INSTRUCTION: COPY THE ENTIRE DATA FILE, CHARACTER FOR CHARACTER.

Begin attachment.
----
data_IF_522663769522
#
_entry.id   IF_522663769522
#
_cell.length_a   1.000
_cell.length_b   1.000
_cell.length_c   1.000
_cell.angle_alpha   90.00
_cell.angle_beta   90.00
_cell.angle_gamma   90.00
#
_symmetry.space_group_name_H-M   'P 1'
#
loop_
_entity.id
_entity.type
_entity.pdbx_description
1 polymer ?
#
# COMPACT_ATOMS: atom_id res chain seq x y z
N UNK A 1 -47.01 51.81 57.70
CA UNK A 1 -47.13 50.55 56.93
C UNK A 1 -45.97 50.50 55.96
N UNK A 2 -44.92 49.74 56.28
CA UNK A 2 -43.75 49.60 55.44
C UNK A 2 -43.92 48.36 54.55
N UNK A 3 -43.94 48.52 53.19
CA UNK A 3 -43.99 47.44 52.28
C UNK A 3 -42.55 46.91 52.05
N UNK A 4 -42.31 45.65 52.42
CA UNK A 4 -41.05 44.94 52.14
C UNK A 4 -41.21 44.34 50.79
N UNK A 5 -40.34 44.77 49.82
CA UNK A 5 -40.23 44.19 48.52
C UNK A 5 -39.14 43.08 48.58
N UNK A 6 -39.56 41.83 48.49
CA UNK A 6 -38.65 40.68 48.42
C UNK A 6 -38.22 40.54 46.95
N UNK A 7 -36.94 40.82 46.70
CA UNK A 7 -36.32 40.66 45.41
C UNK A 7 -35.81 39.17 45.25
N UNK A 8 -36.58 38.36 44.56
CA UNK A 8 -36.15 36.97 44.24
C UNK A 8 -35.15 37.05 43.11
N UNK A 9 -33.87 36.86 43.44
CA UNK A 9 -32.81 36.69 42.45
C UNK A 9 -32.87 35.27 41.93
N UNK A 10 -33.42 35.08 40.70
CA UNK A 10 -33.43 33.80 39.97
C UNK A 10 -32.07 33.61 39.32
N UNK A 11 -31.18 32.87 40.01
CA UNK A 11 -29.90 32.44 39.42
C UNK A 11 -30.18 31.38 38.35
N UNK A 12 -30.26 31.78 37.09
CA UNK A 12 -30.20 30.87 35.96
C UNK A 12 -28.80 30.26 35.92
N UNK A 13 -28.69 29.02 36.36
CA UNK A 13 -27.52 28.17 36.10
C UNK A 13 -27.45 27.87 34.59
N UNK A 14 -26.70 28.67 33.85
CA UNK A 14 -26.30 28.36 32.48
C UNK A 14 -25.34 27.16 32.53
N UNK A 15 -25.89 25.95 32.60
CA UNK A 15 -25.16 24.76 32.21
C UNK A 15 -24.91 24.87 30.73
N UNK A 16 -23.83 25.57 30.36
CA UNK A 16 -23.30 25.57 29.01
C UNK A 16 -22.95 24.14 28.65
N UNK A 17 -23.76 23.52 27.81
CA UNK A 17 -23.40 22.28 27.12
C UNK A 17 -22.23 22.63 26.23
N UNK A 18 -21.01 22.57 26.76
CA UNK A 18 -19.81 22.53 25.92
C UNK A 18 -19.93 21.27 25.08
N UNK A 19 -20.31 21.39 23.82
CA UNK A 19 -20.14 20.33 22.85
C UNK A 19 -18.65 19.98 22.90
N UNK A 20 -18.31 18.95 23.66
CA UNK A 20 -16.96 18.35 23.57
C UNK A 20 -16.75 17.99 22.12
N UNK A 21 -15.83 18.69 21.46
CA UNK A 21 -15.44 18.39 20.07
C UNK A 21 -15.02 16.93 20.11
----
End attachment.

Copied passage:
data_IF_522663769522
#
_entry.id   IF_522663769522
#
_cell.length_a   1.000
_cell.length_b   1.000
_cell.length_c   1.000
_cell.angle_alpha   90.00
_cell.angle_beta   90.00
_cell.angle_gamma   90.00
#
_symmetry.space_group_name_H-M   'P 1'
#
loop_
_entity.id
_entity.type
_entity.pdbx_description
1 polymer ?
#
# COMPACT_ATOMS: atom_id res chain seq x y z
N UNK A 1 -47.01 51.81 57.70
CA UNK A 1 -47.13 50.55 56.93
C UNK A 1 -45.97 50.50 55.96
N UNK A 2 -44.92 49.74 56.28
CA UNK A 2 -43.75 49.60 55.44
C UNK A 2 -43.92 48.36 54.55
N UNK A 3 -43.94 48.52 53.19
CA UNK A 3 -43.99 47.44 52.28
C UNK A 3 -42.55 46.91 52.05
N UNK A 4 -42.31 45.65 52.42
CA UNK A 4 -41.05 44.94 52.14
C UNK A 4 -41.21 44.34 50.79
N UNK A 5 -40.34 44.77 49.82
CA UNK A 5 -40.23 44.19 48.52
C UNK A 5 -39.14 43.08 48.58
N UNK A 6 -39.56 41.83 48.49
CA UNK A 6 -38.65 40.68 48.42
C UNK A 6 -38.22 40.54 46.95
N UNK A 7 -36.94 40.82 46.70
CA UNK A 7 -36.32 40.66 45.41
C UNK A 7 -35.81 39.17 45.25
N UNK A 8 -36.58 38.36 44.56
CA UNK A 8 -36.15 36.97 44.24
C UNK A 8 -35.15 37.05 43.11
N UNK A 9 -33.87 36.86 43.44
CA UNK A 9 -32.81 36.69 42.45
C UNK A 9 -32.87 35.27 41.93
N UNK A 10 -33.42 35.08 40.70
CA UNK A 10 -33.43 33.80 39.97
C UNK A 10 -32.07 33.61 39.32
N UNK A 11 -31.18 32.87 40.01
CA UNK A 11 -29.90 32.44 39.42
C UNK A 11 -30.18 31.38 38.35
N UNK A 12 -30.26 31.78 37.09
CA UNK A 12 -30.20 30.87 35.96
C UNK A 12 -28.80 30.26 35.92
N UNK A 13 -28.69 29.02 36.36
CA UNK A 13 -27.52 28.17 36.10
C UNK A 13 -27.45 27.87 34.59
N UNK A 14 -26.70 28.67 33.85
CA UNK A 14 -26.30 28.36 32.48
C UNK A 14 -25.34 27.16 32.53
N UNK A 15 -25.89 25.95 32.60
CA UNK A 15 -25.16 24.76 32.21
C UNK A 15 -24.91 24.87 30.73
N UNK A 16 -23.83 25.57 30.36
CA UNK A 16 -23.30 25.57 29.01
C UNK A 16 -22.95 24.14 28.65
N UNK A 17 -23.76 23.52 27.81
CA UNK A 17 -23.40 22.28 27.12
C UNK A 17 -22.23 22.63 26.23
N UNK A 18 -21.01 22.57 26.76
CA UNK A 18 -19.81 22.53 25.92
C UNK A 18 -19.93 21.27 25.08
N UNK A 19 -20.31 21.39 23.82
CA UNK A 19 -20.14 20.33 22.85
C UNK A 19 -18.65 19.98 22.90
N UNK A 20 -18.31 18.95 23.66
CA UNK A 20 -16.96 18.35 23.57
C UNK A 20 -16.75 17.99 22.12
N UNK A 21 -15.83 18.69 21.46
CA UNK A 21 -15.44 18.39 20.07
C UNK A 21 -15.02 16.93 20.11